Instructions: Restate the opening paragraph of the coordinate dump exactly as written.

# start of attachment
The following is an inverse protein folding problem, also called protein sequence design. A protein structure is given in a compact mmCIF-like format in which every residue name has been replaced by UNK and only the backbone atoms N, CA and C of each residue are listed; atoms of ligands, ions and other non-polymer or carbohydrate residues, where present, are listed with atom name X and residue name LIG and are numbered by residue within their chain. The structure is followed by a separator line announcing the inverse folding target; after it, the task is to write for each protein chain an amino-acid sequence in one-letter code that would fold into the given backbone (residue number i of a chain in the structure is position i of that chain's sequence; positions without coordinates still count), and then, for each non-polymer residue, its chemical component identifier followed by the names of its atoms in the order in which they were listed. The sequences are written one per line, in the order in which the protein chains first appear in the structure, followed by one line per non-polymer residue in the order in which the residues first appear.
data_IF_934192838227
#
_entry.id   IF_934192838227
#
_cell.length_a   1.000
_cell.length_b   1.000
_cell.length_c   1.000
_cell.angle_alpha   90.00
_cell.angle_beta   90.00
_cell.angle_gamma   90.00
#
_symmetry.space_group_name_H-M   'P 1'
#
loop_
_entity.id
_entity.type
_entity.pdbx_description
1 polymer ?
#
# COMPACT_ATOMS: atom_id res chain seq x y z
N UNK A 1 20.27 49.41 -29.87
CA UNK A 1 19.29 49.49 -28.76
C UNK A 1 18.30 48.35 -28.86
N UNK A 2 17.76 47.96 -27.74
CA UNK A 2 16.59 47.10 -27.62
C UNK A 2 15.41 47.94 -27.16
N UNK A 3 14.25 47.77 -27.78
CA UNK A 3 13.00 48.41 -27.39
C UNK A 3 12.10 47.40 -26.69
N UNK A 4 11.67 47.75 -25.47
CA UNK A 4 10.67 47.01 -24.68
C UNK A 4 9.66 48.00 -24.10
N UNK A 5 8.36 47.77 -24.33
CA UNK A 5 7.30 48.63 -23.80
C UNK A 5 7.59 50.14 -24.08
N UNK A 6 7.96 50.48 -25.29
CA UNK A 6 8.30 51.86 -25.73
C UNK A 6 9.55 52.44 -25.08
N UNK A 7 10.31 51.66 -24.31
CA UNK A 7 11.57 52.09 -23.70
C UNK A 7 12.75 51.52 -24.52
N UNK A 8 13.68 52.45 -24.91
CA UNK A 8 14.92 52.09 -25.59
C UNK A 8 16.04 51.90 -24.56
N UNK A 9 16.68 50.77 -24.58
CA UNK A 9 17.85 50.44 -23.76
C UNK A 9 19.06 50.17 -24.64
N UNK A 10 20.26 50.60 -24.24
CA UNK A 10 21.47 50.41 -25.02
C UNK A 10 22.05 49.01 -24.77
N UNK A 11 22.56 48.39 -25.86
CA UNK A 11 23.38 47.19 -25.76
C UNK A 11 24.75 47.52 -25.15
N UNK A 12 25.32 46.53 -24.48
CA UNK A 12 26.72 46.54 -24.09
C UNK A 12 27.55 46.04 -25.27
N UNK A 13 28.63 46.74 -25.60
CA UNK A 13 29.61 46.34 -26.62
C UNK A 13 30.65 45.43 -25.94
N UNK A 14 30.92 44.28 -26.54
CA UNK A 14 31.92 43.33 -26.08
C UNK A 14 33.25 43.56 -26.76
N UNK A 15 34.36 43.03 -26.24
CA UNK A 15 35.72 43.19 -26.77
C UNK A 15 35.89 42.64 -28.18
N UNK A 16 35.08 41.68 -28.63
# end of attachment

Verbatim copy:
The following is an inverse protein folding problem, also called protein sequence design. A protein structure is given in a compact mmCIF-like format in which every residue name has been replaced by UNK and only the backbone atoms N, CA and C of each residue are listed; atoms of ligands, ions and other non-polymer or carbohydrate residues, where present, are listed with atom name X and residue name LIG and are numbered by residue within their chain. The structure is followed by a separator line announcing the inverse folding target; after it, the task is to write for each protein chain an amino-acid sequence in one-letter code that would fold into the given backbone (residue number i of a chain in the structure is position i of that chain's sequence; positions without coordinates still count), and then, for each non-polymer residue, its chemical component identifier followed by the names of its atoms in the order in which they were listed. The sequences are written one per line, in the order in which the protein chains first appear in the structure, followed by one line per non-polymer residue in the order in which the residues first appear.